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Tips for avoiding crashes with tractor-trailers

Every day in Kentucky, passenger vehicles and large commercial trucks share the roads. The sheer size and weight of large trucks present significant dangers to smaller vehicles. However, drivers can apply strategies that will improve safety.

Drivers need to recognize that tractor-trailers require very long stopping distances. Big rigs can weigh up to 80,000 pounds when fully loaded. These trucks require about 550 feet to come to a stop when traveling at 55 mph. By comparison, a small passenger car only needs 178 feet to stop when moving at 70 mph. For this reason, people should not position themselves immediately in front of trucks. Space is also needed when merging. Drivers should accelerate ahead of an approaching truck to merge.

Maintaining a position next to a truck should be avoided as well. Many blind spots inhibit a trucker’s ability to see other cars, and a crash could happen if the truck needs to change lanes and does not see the car on its left or right. Drivers should pass to the left because the trucker has a better ability to see traffic on the left. Tailgating places drivers in danger of underride accidents, which kill about 200 people annually. To limit this hazard, motorists should maintain safe following distances or pass when possible.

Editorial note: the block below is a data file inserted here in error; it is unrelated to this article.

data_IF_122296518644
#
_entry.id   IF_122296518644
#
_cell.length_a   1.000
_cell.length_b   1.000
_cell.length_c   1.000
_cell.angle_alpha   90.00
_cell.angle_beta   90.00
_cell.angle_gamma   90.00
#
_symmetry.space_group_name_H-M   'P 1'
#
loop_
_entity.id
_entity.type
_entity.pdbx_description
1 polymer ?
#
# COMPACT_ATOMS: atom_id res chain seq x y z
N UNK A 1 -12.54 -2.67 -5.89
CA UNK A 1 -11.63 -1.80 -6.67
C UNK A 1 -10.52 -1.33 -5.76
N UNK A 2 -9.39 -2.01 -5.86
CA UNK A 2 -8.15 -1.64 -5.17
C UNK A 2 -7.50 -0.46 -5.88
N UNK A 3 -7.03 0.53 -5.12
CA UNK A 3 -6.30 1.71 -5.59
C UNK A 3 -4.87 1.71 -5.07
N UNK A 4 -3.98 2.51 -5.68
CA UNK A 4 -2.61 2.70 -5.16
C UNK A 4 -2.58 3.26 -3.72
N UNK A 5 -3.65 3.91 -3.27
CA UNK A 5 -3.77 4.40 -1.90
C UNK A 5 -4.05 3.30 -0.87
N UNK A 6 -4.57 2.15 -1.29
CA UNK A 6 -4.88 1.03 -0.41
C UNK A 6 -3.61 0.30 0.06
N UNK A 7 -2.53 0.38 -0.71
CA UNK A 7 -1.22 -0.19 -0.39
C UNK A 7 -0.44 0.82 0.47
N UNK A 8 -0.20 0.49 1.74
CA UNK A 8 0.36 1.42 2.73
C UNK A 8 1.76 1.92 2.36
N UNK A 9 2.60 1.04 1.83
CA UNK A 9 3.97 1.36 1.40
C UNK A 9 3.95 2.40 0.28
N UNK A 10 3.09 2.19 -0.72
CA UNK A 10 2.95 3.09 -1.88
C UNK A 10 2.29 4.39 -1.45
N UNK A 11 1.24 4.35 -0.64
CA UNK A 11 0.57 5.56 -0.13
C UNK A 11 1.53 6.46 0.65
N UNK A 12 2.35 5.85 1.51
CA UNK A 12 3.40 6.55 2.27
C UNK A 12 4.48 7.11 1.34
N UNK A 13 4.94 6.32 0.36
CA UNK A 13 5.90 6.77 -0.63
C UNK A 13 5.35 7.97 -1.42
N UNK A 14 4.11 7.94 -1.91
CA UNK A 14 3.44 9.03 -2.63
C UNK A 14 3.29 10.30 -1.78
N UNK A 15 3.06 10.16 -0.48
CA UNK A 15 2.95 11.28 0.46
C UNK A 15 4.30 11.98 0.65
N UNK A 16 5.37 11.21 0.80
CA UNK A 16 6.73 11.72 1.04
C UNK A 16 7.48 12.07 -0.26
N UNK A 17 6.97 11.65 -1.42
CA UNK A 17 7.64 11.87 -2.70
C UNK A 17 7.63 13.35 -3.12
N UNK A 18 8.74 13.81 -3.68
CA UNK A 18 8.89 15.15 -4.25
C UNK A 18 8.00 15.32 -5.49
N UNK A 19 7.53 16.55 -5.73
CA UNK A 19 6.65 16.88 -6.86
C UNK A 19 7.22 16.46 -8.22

A person hurt in a wreck with a big rig might want the representation of an attorney when pursuing damages. An attorney familiar with truck accidents could compile evidence from a police crash report, trucking log or maintenance records to illustrate negligence. This effort could challenge attempts by an insurance company to avoid liability and limit a settlement. If necessary, an attorney could file a lawsuit and seek compensation for medical expenses and lost income in court.

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